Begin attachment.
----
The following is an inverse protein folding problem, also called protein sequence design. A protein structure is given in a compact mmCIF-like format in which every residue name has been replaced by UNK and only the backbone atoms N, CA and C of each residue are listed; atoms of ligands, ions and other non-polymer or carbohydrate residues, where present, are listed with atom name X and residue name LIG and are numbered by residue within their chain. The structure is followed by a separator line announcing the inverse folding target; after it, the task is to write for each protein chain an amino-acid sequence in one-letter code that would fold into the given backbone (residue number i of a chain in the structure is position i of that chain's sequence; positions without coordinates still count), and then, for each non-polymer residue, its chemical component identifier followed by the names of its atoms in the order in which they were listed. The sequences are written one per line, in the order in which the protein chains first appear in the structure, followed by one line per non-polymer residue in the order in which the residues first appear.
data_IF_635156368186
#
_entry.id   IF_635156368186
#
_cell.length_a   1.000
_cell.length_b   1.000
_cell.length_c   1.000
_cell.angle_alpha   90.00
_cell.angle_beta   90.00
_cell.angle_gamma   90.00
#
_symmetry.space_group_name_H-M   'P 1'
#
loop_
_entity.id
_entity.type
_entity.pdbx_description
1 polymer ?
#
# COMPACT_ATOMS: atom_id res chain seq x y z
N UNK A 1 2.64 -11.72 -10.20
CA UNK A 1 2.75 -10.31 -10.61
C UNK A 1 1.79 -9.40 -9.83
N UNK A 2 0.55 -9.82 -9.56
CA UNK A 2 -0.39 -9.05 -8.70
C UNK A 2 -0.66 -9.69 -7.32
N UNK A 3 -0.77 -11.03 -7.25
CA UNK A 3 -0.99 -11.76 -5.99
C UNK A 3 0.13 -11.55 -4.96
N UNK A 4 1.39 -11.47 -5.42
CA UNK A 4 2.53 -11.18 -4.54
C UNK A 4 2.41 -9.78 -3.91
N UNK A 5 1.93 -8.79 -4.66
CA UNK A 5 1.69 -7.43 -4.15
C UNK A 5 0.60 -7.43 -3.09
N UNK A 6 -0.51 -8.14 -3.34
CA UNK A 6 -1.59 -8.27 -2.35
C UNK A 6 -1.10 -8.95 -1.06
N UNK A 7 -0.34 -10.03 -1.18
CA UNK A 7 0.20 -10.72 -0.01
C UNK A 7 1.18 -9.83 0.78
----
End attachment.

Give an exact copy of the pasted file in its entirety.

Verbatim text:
The following is an inverse protein folding problem, also called protein sequence design. A protein structure is given in a compact mmCIF-like format in which every residue name has been replaced by UNK and only the backbone atoms N, CA and C of each residue are listed; atoms of ligands, ions and other non-polymer or carbohydrate residues, where present, are listed with atom name X and residue name LIG and are numbered by residue within their chain. The structure is followed by a separator line announcing the inverse folding target; after it, the task is to write for each protein chain an amino-acid sequence in one-letter code that would fold into the given backbone (residue number i of a chain in the structure is position i of that chain's sequence; positions without coordinates still count), and then, for each non-polymer residue, its chemical component identifier followed by the names of its atoms in the order in which they were listed. The sequences are written one per line, in the order in which the protein chains first appear in the structure, followed by one line per non-polymer residue in the order in which the residues first appear.
data_IF_635156368186
#
_entry.id   IF_635156368186
#
_cell.length_a   1.000
_cell.length_b   1.000
_cell.length_c   1.000
_cell.angle_alpha   90.00
_cell.angle_beta   90.00
_cell.angle_gamma   90.00
#
_symmetry.space_group_name_H-M   'P 1'
#
loop_
_entity.id
_entity.type
_entity.pdbx_description
1 polymer ?
#
# COMPACT_ATOMS: atom_id res chain seq x y z
N UNK A 1 2.64 -11.72 -10.20
CA UNK A 1 2.75 -10.31 -10.61
C UNK A 1 1.79 -9.40 -9.83
N UNK A 2 0.55 -9.82 -9.56
CA UNK A 2 -0.39 -9.05 -8.70
C UNK A 2 -0.66 -9.69 -7.32
N UNK A 3 -0.77 -11.03 -7.25
CA UNK A 3 -0.99 -11.76 -5.99
C UNK A 3 0.13 -11.55 -4.96
N UNK A 4 1.39 -11.47 -5.42
CA UNK A 4 2.53 -11.18 -4.54
C UNK A 4 2.41 -9.78 -3.91
N UNK A 5 1.93 -8.79 -4.66
CA UNK A 5 1.69 -7.43 -4.15
C UNK A 5 0.60 -7.43 -3.09
N UNK A 6 -0.51 -8.14 -3.34
CA UNK A 6 -1.59 -8.27 -2.35
C UNK A 6 -1.10 -8.95 -1.06
N UNK A 7 -0.34 -10.03 -1.18
CA UNK A 7 0.20 -10.72 -0.01
C UNK A 7 1.18 -9.83 0.78